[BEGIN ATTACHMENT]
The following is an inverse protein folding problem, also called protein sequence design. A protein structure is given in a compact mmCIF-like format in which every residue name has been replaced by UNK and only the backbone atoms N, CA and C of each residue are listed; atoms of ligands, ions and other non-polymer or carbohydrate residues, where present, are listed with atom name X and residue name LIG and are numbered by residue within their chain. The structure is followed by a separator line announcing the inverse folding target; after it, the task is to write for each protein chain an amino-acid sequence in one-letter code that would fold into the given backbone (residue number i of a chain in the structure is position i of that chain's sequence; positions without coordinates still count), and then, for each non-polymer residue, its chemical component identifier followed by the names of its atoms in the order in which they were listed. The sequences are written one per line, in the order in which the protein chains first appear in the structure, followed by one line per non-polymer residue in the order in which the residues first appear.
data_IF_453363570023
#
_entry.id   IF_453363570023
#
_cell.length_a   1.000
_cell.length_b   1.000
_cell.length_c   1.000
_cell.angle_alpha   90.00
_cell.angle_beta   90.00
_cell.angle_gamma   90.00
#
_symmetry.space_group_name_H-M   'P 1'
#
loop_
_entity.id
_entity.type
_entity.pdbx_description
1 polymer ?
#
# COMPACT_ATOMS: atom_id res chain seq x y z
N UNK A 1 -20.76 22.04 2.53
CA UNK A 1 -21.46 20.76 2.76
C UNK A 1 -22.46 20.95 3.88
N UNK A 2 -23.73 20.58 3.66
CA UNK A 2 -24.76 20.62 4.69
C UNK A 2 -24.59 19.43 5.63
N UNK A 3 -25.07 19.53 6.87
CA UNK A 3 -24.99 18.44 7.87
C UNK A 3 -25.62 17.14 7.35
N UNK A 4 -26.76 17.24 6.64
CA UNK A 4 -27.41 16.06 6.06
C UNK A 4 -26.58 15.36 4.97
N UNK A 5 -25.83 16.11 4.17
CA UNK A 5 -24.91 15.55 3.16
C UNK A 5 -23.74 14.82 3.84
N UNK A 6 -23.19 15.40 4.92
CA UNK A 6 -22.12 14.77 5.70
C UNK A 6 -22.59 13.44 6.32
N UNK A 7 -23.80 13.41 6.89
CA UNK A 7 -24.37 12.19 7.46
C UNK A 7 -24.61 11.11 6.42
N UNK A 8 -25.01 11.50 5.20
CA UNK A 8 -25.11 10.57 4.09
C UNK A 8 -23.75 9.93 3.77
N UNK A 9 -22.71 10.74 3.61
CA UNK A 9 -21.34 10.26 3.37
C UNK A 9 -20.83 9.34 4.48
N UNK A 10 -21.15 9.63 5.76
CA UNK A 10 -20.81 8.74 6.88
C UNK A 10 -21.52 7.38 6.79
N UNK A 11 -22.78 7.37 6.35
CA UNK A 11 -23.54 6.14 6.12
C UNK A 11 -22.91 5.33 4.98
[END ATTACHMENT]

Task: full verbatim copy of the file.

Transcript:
The following is an inverse protein folding problem, also called protein sequence design. A protein structure is given in a compact mmCIF-like format in which every residue name has been replaced by UNK and only the backbone atoms N, CA and C of each residue are listed; atoms of ligands, ions and other non-polymer or carbohydrate residues, where present, are listed with atom name X and residue name LIG and are numbered by residue within their chain. The structure is followed by a separator line announcing the inverse folding target; after it, the task is to write for each protein chain an amino-acid sequence in one-letter code that would fold into the given backbone (residue number i of a chain in the structure is position i of that chain's sequence; positions without coordinates still count), and then, for each non-polymer residue, its chemical component identifier followed by the names of its atoms in the order in which they were listed. The sequences are written one per line, in the order in which the protein chains first appear in the structure, followed by one line per non-polymer residue in the order in which the residues first appear.
data_IF_453363570023
#
_entry.id   IF_453363570023
#
_cell.length_a   1.000
_cell.length_b   1.000
_cell.length_c   1.000
_cell.angle_alpha   90.00
_cell.angle_beta   90.00
_cell.angle_gamma   90.00
#
_symmetry.space_group_name_H-M   'P 1'
#
loop_
_entity.id
_entity.type
_entity.pdbx_description
1 polymer ?
#
# COMPACT_ATOMS: atom_id res chain seq x y z
N UNK A 1 -20.76 22.04 2.53
CA UNK A 1 -21.46 20.76 2.76
C UNK A 1 -22.46 20.95 3.88
N UNK A 2 -23.73 20.58 3.66
CA UNK A 2 -24.76 20.62 4.69
C UNK A 2 -24.59 19.43 5.63
N UNK A 3 -25.07 19.53 6.87
CA UNK A 3 -24.99 18.44 7.87
C UNK A 3 -25.62 17.14 7.35
N UNK A 4 -26.76 17.24 6.64
CA UNK A 4 -27.41 16.06 6.06
C UNK A 4 -26.58 15.36 4.97
N UNK A 5 -25.83 16.11 4.17
CA UNK A 5 -24.91 15.55 3.16
C UNK A 5 -23.74 14.82 3.84
N UNK A 6 -23.19 15.40 4.92
CA UNK A 6 -22.12 14.77 5.70
C UNK A 6 -22.59 13.44 6.32
N UNK A 7 -23.80 13.41 6.89
CA UNK A 7 -24.37 12.19 7.46
C UNK A 7 -24.61 11.11 6.42
N UNK A 8 -25.01 11.50 5.20
CA UNK A 8 -25.11 10.57 4.09
C UNK A 8 -23.75 9.93 3.77
N UNK A 9 -22.71 10.74 3.61
CA UNK A 9 -21.34 10.26 3.37
C UNK A 9 -20.83 9.34 4.48
N UNK A 10 -21.15 9.63 5.76
CA UNK A 10 -20.81 8.74 6.88
C UNK A 10 -21.52 7.38 6.79
N UNK A 11 -22.78 7.37 6.35
CA UNK A 11 -23.54 6.14 6.12
C UNK A 11 -22.91 5.33 4.98